The structural aspect of the atomic nucleus is governed by the interaction between nucleons, protons and neutrons, binded by the strong interaction. This multibody quantum system is often described by a nuclear medium field built on an effective nucleon-nucleon interaction. This interaction became increasingly sophisticated as accurate spectroscopy data accumulated. Until the 1980s, these data mainly came from stable nuclei for which the isospin, related to the difference between the number of protons and neutrons, undergoes slight variations. The isospin dependence of effective nuclear interaction is not well known, which requires in-depth studies.
Since the 1990s, with the development of radioactive beam facilities, detailed studies of nuclear structure, far from the valley of stability, have been undertaken to determine the effect of large isospin variations, particularly in light nuclei. Studies of the atomic nucleus have progressed considerably with the discovery of the new nuclear properties of certain unstable nuclei, which have called into question the usual theoretical approaches, developed mainly from the structure of stable nuclei. Radioactive nuclei that exhibit these new properties compared to stable nuclei have been described as exotic nuclei. These nuclei do not exist naturally on Earth.
The theories, to go beyond the standard description in the medium field, rely on new data collected on unstable nuclei. The objectives of nuclear structure physicists are to test the predictions and validity of nuclear models by the experimental study of nuclei subjected to extreme conditions: limits of stability to proton and neutron drip-lines, in angular momentum, deformation, under load very heavy and super-heavy nuclei. Spectroscopy of exotic nuclei is derived from direct nuclear reactions, and nuclear deformations are obtained by Coulomb excitation or electron and gamma decay of the compound nucleus, formed by fusion reaction.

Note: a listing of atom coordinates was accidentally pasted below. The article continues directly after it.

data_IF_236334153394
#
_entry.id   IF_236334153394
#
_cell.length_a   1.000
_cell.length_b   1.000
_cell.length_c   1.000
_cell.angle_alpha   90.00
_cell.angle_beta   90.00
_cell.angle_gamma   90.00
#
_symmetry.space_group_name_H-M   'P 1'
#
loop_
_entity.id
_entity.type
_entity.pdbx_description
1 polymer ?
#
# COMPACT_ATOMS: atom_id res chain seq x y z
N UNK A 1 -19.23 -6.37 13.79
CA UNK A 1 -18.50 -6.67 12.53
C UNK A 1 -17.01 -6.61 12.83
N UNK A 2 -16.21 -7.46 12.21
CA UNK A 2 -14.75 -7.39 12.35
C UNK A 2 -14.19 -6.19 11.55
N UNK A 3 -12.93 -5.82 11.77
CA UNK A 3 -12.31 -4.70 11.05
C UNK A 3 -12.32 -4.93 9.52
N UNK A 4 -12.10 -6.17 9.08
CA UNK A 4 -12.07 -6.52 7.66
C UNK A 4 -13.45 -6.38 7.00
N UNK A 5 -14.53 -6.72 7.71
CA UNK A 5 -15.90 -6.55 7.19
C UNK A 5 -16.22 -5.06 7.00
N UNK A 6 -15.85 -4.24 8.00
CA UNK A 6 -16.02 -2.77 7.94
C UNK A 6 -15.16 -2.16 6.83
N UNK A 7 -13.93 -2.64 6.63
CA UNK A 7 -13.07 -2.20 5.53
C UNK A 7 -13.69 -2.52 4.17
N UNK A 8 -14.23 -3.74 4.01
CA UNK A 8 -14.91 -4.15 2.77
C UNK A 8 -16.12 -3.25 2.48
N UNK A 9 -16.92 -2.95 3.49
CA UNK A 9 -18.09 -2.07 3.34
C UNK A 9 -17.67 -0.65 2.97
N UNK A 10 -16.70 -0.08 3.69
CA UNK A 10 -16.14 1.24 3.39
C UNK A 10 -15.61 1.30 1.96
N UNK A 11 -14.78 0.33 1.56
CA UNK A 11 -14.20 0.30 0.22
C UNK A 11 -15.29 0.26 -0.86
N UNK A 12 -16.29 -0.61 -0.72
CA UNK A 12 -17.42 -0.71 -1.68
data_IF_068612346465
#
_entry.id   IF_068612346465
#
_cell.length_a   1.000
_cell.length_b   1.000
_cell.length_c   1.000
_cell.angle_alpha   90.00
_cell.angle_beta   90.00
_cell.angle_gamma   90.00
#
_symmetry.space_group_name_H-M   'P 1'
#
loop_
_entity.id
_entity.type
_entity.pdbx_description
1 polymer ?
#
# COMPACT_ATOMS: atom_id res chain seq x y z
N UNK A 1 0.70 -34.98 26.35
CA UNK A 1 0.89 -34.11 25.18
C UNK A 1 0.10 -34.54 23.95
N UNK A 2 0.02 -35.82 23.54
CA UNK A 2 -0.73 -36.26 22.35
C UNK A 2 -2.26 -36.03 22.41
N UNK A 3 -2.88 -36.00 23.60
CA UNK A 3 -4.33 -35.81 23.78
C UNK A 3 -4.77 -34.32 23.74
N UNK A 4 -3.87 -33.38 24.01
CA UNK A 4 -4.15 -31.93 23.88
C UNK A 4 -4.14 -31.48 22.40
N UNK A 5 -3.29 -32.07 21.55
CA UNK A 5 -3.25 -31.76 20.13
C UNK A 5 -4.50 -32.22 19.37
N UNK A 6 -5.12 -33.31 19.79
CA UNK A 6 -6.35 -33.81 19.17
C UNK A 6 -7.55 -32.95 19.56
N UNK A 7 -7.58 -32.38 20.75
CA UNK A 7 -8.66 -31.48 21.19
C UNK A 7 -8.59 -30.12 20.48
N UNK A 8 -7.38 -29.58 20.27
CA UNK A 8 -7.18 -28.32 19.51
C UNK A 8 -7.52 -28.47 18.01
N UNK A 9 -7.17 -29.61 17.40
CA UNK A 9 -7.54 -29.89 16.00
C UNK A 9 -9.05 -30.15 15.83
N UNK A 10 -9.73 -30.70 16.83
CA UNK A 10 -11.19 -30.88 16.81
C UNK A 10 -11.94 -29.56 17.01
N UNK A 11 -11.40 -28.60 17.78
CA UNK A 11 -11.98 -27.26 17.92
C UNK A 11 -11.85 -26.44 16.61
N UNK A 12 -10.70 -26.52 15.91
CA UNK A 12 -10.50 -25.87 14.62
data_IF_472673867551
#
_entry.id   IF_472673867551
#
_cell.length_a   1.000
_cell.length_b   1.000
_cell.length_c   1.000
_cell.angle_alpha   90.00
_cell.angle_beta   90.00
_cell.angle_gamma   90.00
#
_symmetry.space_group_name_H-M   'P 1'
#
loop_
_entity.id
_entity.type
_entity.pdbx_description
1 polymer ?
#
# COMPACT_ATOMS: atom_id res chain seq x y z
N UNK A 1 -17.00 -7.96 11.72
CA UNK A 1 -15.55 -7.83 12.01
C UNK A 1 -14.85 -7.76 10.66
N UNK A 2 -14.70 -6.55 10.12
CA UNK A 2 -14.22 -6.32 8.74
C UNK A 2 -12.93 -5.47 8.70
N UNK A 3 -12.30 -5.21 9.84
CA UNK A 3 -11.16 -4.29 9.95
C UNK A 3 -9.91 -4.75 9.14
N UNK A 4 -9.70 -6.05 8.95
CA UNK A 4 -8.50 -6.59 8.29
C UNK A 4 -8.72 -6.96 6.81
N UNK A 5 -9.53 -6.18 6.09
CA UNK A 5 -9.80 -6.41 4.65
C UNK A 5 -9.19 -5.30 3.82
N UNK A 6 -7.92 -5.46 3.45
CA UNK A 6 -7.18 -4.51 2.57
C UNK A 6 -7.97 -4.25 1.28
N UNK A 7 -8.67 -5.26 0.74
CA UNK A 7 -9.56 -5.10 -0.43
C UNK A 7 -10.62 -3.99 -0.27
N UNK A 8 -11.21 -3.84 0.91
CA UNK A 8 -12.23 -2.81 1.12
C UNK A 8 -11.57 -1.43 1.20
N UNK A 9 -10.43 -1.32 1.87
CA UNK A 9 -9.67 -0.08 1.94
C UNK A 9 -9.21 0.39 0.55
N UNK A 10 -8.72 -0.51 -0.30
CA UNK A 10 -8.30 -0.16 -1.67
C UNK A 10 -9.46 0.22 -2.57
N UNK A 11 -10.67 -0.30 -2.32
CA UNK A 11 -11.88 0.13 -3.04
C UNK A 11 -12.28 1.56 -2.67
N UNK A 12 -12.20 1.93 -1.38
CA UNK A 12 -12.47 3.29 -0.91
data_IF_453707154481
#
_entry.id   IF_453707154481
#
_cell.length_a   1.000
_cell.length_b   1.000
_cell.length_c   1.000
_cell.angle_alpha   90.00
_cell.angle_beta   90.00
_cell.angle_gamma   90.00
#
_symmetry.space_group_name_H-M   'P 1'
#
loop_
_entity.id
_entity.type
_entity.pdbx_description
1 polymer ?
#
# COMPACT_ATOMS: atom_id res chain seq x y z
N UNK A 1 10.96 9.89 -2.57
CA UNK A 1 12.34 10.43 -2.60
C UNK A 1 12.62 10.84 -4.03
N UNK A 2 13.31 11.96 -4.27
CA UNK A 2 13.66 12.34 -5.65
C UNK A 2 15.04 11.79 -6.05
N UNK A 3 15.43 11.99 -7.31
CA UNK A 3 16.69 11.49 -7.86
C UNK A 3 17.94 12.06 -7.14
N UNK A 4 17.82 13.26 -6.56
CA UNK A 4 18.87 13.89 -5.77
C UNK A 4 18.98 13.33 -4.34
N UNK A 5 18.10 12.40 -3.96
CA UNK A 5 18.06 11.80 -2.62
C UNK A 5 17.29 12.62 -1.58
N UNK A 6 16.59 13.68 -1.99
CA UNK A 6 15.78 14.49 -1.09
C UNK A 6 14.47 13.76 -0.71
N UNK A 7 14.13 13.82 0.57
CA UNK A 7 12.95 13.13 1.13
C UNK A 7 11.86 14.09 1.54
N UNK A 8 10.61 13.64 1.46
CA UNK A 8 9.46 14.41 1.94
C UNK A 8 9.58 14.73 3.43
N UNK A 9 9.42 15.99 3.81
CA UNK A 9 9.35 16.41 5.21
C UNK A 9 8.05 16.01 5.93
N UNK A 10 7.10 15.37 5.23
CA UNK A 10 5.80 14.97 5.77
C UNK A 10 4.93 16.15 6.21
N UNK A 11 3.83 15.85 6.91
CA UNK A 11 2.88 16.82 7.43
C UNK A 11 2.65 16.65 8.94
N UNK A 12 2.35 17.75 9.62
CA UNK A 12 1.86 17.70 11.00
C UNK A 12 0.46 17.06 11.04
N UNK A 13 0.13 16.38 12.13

Our laboratory conducts the following programs:
Many phenomena, not predicted by current nuclear models have already been highlighted: very diffuse nuclear matter in some light nuclei (large extensions of matter densities, constituting a halo (6He) or a neutron skin (8He)), low energy resonances, clusterization of alphas, new forms of radioactivity, weakening and modification of well established layer effects in the valley of stability (N=16 new magic number in the neon nucleus 26),... are some examples of the fascinating new aspects of the nucleus that have emerged from these studies.
Our understanding of the nuclear structure progresses through successive exchanges between theory and experience. This research is conducted within the Atomic Nucleus Research Laboratory (LENA) in interaction with the activities of the Theoretical Nuclear Structure and Reaction Space (ESNT).